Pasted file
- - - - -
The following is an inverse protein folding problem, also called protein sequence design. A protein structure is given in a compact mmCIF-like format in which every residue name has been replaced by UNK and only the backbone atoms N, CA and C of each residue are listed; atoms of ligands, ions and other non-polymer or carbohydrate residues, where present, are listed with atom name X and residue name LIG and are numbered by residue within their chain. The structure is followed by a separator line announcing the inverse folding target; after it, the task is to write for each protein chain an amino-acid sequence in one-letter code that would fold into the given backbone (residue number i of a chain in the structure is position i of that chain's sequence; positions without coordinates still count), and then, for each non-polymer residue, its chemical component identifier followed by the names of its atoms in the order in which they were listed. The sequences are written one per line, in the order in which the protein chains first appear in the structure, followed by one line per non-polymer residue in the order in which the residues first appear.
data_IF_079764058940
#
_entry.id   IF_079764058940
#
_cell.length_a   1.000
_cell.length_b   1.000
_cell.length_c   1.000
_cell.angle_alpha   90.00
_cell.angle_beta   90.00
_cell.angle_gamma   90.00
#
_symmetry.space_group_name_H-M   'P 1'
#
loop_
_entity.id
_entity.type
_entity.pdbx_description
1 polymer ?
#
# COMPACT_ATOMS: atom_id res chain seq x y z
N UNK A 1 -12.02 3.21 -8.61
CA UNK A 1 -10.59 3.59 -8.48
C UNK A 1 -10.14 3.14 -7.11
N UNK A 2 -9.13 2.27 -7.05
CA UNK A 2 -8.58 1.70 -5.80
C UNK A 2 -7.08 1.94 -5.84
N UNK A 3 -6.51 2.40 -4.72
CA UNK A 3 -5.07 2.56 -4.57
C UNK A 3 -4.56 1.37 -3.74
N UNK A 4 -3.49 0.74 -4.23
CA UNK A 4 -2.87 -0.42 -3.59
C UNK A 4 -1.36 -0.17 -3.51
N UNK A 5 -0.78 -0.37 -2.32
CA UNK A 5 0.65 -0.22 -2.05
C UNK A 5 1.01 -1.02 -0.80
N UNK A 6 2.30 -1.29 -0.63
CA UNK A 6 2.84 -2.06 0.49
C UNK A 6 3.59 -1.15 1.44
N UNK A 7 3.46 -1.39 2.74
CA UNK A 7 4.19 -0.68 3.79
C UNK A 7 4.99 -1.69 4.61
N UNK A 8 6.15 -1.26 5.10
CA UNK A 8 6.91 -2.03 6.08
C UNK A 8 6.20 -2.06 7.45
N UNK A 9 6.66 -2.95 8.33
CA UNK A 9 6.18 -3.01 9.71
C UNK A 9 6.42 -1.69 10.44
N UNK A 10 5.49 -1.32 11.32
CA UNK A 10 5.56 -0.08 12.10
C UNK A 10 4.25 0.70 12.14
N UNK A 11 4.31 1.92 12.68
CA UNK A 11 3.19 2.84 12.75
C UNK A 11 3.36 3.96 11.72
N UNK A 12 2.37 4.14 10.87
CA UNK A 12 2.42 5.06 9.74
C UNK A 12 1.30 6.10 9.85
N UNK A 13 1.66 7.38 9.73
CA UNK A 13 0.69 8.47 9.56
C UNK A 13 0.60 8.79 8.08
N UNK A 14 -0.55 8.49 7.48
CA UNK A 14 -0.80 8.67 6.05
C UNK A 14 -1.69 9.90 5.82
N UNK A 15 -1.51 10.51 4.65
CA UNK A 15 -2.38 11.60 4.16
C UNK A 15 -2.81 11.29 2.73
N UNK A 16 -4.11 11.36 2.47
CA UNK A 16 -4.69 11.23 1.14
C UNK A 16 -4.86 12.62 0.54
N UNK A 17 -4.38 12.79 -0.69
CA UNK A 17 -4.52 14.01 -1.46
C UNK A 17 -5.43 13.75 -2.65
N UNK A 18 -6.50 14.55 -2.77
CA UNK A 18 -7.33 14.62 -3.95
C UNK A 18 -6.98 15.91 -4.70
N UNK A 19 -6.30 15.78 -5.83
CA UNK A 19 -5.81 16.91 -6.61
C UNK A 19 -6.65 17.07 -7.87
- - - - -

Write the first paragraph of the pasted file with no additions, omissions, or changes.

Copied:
The following is an inverse protein folding problem, also called protein sequence design. A protein structure is given in a compact mmCIF-like format in which every residue name has been replaced by UNK and only the backbone atoms N, CA and C of each residue are listed; atoms of ligands, ions and other non-polymer or carbohydrate residues, where present, are listed with atom name X and residue name LIG and are numbered by residue within their chain. The structure is followed by a separator line announcing the inverse folding target; after it, the task is to write for each protein chain an amino-acid sequence in one-letter code that would fold into the given backbone (residue number i of a chain in the structure is position i of that chain's sequence; positions without coordinates still count), and then, for each non-polymer residue, its chemical component identifier followed by the names of its atoms in the order in which they were listed. The sequences are written one per line, in the order in which the protein chains first appear in the structure, followed by one line per non-polymer residue in the order in which the residues first appear.